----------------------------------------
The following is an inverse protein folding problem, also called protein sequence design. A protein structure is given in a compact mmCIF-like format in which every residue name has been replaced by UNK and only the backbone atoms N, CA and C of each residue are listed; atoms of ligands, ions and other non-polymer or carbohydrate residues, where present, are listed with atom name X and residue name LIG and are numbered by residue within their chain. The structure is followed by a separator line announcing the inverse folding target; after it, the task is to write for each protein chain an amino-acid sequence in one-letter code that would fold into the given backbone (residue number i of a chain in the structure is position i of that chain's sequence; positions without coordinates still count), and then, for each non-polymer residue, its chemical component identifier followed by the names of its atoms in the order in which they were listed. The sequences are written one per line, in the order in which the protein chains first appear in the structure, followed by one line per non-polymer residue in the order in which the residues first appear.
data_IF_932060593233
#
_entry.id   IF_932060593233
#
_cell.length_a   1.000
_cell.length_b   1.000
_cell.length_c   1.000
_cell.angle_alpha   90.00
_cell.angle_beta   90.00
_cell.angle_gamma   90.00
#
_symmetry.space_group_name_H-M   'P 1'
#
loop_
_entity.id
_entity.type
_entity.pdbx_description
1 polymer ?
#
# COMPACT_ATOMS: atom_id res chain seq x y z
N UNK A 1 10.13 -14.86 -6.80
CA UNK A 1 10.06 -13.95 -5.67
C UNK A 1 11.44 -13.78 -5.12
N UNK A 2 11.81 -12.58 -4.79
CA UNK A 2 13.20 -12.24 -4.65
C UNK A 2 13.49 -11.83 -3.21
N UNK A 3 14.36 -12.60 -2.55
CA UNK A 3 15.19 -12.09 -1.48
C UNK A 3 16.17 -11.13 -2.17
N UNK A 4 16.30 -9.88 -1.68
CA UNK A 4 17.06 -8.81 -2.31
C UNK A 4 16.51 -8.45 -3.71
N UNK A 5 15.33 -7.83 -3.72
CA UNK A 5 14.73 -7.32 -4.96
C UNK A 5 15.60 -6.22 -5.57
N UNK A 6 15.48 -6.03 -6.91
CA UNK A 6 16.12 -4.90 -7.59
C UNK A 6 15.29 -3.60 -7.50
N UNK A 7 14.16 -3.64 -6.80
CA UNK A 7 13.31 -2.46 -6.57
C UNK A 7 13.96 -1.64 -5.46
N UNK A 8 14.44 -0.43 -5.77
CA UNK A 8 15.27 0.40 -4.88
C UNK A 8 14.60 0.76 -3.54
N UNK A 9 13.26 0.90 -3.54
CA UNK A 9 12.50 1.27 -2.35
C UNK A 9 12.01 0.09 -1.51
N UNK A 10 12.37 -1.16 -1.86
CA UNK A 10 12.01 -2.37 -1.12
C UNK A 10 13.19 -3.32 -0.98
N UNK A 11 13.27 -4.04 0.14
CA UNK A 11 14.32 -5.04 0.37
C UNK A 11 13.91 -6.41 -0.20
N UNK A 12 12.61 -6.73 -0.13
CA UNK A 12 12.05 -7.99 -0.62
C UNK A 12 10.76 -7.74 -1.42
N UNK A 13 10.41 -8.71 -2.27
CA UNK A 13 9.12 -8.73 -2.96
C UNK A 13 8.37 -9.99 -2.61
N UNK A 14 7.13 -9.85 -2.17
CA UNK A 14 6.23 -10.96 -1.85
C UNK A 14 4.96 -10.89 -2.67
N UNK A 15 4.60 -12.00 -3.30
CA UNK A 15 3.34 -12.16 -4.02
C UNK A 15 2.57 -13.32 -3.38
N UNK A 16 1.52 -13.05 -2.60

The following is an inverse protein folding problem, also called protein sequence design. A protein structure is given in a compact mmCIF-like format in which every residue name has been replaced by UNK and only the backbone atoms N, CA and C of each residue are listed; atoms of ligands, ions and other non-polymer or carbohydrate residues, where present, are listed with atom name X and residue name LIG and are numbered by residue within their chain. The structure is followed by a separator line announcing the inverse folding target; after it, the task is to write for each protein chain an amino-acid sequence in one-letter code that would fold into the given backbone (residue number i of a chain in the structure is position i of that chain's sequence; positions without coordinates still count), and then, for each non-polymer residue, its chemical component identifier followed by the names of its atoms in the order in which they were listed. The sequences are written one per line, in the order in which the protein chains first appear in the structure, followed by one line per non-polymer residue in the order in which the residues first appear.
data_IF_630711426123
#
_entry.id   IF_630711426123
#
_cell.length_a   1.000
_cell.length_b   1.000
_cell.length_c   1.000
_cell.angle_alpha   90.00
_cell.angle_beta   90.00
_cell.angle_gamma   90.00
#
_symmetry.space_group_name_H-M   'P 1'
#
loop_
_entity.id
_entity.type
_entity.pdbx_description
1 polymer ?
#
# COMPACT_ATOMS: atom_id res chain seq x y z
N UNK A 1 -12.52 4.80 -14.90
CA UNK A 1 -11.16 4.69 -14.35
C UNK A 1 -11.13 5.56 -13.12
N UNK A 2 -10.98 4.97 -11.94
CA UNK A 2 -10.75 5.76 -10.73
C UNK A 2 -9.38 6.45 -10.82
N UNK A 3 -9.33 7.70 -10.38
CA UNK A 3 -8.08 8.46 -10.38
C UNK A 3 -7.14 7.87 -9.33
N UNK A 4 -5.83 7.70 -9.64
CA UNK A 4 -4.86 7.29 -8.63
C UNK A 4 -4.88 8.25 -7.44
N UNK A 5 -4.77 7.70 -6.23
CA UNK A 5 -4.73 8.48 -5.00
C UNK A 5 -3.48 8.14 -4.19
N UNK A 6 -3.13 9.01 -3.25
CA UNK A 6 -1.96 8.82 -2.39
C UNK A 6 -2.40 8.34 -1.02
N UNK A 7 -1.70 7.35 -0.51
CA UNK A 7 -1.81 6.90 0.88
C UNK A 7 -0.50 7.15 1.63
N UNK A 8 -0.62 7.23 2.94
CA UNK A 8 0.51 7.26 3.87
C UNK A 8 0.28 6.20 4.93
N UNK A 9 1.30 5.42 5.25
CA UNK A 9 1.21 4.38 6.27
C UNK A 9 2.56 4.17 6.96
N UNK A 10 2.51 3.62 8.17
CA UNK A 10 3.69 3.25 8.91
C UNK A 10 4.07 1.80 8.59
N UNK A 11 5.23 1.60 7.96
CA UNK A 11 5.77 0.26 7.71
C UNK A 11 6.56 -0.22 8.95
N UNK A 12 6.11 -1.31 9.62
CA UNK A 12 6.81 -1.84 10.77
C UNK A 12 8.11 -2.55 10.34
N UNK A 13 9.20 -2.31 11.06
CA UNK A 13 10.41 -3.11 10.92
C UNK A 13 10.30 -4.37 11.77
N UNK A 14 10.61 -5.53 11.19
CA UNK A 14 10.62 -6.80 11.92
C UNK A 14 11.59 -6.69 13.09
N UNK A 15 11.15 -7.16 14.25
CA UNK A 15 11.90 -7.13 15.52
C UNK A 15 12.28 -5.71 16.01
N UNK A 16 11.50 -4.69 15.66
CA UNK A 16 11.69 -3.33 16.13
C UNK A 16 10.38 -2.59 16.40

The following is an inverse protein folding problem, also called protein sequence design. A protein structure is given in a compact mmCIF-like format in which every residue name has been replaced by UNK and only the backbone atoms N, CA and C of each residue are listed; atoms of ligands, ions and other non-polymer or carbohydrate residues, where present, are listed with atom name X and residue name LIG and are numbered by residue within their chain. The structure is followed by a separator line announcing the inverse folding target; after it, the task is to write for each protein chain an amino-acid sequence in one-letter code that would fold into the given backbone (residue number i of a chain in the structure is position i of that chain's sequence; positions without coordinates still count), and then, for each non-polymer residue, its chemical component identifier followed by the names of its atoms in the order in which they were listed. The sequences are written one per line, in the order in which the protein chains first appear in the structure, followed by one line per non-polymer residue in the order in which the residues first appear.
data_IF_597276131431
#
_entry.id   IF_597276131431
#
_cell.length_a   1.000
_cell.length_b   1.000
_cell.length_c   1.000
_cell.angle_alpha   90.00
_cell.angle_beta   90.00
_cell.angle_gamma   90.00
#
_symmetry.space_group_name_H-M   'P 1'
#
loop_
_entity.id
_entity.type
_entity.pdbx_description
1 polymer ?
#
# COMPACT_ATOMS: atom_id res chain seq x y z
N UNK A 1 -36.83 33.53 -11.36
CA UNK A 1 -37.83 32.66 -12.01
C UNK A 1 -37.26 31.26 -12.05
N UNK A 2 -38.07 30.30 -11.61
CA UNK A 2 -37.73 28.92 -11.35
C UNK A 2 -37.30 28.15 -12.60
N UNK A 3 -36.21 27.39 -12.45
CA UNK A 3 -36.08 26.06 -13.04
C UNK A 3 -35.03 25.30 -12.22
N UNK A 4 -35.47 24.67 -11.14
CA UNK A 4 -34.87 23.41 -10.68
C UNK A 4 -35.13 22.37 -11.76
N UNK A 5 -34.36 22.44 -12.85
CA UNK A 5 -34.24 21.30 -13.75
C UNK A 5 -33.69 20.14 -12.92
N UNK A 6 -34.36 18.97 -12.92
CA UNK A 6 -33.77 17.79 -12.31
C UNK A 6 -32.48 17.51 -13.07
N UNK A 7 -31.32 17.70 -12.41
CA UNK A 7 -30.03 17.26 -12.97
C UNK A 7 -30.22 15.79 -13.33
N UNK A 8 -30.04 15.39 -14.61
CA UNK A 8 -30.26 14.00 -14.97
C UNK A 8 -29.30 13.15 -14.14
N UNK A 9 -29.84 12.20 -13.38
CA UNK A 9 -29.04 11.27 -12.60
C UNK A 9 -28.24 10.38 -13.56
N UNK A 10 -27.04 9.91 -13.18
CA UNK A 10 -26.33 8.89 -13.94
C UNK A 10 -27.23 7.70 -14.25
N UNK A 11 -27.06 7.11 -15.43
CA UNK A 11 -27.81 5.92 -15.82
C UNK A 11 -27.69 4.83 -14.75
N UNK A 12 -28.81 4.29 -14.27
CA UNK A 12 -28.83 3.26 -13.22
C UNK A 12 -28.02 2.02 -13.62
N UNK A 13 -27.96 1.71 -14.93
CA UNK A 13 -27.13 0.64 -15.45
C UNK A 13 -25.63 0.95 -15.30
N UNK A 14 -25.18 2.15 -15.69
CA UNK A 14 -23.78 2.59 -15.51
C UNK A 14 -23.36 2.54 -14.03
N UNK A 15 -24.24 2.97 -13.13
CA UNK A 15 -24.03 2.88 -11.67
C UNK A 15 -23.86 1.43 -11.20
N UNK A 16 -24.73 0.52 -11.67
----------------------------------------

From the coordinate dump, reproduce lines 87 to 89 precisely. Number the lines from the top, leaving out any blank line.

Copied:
#
# COMPACT_ATOMS: atom_id res chain seq x y z
N UNK A 1 -12.52 4.80 -14.90